RTLC: That’s a tough one man. I don’t know, I’ve never really thought about it. I’m going to say for obvious reasons, well La Tazza because it’s gone and it was the first one, but, we love playing Johnny Brenda’s, it’s intimate, but it still has that feel to it. And that sort of the level we’ve always kind of been most comfortable with. The really small shows are kind of hard, and the really big shows are kinda hard, it’s right in that middle space that we feel most comfortable, but. We’ll say the Troc, as far as big shows go. I mean I got a lot of them. So the answer is I don’t know. [laughs]
TK: What do you love most about the Philly art scene?
RTLC: The fact that it’s always been extremely genuine as far as people’s opinion. I think New York, LA, there’s a lotta smoke being blown up people’s asses. You know what I mean? Well it’s Hollywood, so a lot of Hollywoodin’, you know what I mean? I think here it’s so tough to get ahead or get the props that a lot of people in Philly deserve. There’s a lot of talent here, but there’s also a lot of tenacity. There’s not a lot of room for bullshit. I think that weeds out people pretty quickly. That’s why you have so many people complaining about here, but if you notice the people that don’t complain about it are the ones that are able to be successful and make moves because, you know, it should motivate you, not hinder you, you know what I mean? I think a lot of people get caught up in “I’m trying.” You know we live in a society now where everybody gets a trophy for participating, and in Philly it’s like you’re not getting a fuckin’ trophy, you suck! And I think that separates the men from the boys, and I like that, you know what I mean? I like that attitude of like, you know, fuck you, you gotta impress me. We played so many shows where they start off [with folded arms], and by the end of the night they [got hands in the air]. And that to me is the victory. It’s not the shows that they’re just like, “oh we’re just happy that everyone’s here!” It’s like nah, make us work for it. And that’s what they do here, you know?
TM: I just love that if you’re involved in it, and you work hard and you’re decent what you do, the community is there for you. It’s a small big city, or a big small city — you know what I’m trying to say. It’s a small community, and if you’re good at it you know everybody. Not everyone supports you [laughs], but, you know everybody, which is cool.
TK: What if anything do you find most frustrating about being an artist in Philly?
TM: To tie in from that, it’s just really difficult, I don’t know what it is, it’s just historically, you always have a shadow. You can’t make it here. I don’t know why. Whether it’s acting or music or painting, or whatever it is — you hone your craft here, which is great, and I think there a lot of talented people here, but they don’t really succeed in till they leave. I don’t know what it is. I don’t know why.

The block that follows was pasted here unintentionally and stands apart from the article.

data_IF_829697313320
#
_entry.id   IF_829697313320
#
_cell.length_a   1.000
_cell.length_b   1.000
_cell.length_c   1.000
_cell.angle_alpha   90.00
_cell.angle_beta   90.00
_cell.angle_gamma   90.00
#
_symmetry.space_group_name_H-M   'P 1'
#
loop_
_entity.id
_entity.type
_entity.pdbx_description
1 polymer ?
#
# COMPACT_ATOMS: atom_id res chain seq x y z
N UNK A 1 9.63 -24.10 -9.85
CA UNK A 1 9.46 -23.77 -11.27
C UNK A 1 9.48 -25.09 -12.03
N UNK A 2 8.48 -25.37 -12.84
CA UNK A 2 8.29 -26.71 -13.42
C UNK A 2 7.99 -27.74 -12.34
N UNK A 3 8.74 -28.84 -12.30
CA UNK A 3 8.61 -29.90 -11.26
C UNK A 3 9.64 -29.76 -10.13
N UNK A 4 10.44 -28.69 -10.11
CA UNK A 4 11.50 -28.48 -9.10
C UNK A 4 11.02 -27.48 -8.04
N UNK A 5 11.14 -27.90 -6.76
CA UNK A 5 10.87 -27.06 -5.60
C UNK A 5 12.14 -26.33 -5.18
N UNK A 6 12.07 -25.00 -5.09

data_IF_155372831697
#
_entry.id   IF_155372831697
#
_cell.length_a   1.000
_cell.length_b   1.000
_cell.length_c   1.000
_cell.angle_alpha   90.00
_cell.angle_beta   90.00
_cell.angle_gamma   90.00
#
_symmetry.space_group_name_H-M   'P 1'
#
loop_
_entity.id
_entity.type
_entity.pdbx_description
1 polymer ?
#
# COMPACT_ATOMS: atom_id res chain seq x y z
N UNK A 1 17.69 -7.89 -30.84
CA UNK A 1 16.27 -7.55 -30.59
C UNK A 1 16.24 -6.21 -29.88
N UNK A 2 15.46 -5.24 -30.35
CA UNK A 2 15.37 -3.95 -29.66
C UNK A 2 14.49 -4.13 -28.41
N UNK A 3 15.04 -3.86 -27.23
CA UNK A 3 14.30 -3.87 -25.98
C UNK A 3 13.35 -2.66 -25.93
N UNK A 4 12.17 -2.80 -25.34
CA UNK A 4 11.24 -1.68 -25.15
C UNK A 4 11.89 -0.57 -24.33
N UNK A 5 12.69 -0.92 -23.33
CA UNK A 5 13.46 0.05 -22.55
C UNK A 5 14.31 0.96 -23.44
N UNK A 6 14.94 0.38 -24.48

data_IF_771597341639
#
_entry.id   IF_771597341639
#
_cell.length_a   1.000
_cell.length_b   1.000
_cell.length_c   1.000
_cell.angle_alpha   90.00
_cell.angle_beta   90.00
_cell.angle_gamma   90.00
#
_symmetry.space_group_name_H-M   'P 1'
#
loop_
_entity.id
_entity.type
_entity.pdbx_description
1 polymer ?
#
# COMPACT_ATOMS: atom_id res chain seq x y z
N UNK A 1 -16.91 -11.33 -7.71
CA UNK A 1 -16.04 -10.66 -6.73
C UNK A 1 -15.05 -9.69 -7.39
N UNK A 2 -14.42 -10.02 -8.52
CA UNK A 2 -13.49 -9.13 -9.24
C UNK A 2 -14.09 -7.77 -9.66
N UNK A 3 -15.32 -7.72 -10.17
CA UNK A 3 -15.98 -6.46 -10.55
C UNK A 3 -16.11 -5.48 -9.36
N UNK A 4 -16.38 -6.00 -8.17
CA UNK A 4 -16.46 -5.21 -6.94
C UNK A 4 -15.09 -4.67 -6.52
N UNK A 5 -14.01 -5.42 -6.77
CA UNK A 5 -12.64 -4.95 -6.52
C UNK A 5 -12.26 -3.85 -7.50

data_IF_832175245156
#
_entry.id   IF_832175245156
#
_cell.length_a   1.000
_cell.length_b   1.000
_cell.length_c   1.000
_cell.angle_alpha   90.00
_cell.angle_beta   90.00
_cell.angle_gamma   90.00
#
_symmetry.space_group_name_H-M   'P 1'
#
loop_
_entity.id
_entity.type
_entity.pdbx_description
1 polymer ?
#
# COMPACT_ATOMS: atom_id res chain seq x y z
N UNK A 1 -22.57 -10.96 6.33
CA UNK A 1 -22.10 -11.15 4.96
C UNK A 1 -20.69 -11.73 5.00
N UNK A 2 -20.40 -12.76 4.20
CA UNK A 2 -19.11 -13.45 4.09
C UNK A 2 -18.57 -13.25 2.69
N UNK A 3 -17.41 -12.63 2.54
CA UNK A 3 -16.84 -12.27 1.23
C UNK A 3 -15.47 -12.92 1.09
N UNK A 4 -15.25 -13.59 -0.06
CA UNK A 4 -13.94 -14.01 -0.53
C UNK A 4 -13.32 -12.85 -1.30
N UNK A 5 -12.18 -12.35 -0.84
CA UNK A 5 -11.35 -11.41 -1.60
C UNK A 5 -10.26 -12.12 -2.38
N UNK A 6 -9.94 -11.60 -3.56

RTLC: I think it’s a double-edged sword, because like I mentioned, the difference between Philly and New York and LA is that Philly’s more genuine. But the difference on the flip side is that there’s more opportunity to grow. There’s a glass ceiling, man, here there’s very little room to really expand, and I think that’s why so many people leave to chase their dream. I know so many people in the last three years who have moved to LA or New York or wherever to try to make moves because there’s not a lotta room to grow here. If you’re not able to get out and do shows in other places, like if this is your only option, it’s really hard after awhile. It’s very frustrating, so I think that’s number one.
TK: Lot of people express that about Philly. How do you feel about Black Thought moving The Roots and Okayplayer up to New York?
RTLC: I mean I think you have to do that, you know what I mean? I don’t have a lot of regrets but, I was always one of those people “man fuck New York, I’m Philly!” You know what I mean? But looking back, hindsight, as an older man looking at the business, there’s nothing here that can get you where you need to get. You have to go to New York. It’s the same as if I was from Baltimore or Boston, you know what I’m saying? There’s very few places where you can hone your skills, get a following, and then take it to that next level.
And those places are like I said — LA, New York, maybe you throw in somewhere like Atlanta, Toronto. But other than that, so I don’t blame them, they would still be stuck here if they didn’t do it. They wouldn’t be on [The Tonight Show with Jimmy] Fallon, and all that. They had to do it. They had to do it. I can say, on record, that it does bother me a little bit that that hand hasn’t been really extended back, you know what I’m saying? That bothers me a little bit. You know, Quest has the power to say “this guy’s dope, check him out,” and I don’t really see him doing that for too many Philly hip hop artists. He does it every once in awhile, but he has the influence that he could have gotten a lot of people in a lot of positions.
You can’t blame him for that, but at the same time it would have been nice to see him at least try. And that’ll always be something that, you know when it comes to that guy I’ll always look at him kind of funny for that. Everyone knows my position. I’m a big fan of The Roots, I love Black Thought, but just like I said, I would have loved to see a little bit more help thrown our way, you know what I mean? Beanie came back and got all his boys, you know what I’m saying? I mean look there’s a whole list of people, we can go down the line, that were successful that reached their hand back, and even if those artists that they reached their hand back for didn’t become as successful as them, they still tried it, they still did it. Who can you say [The Roots] did that for, you know what I mean?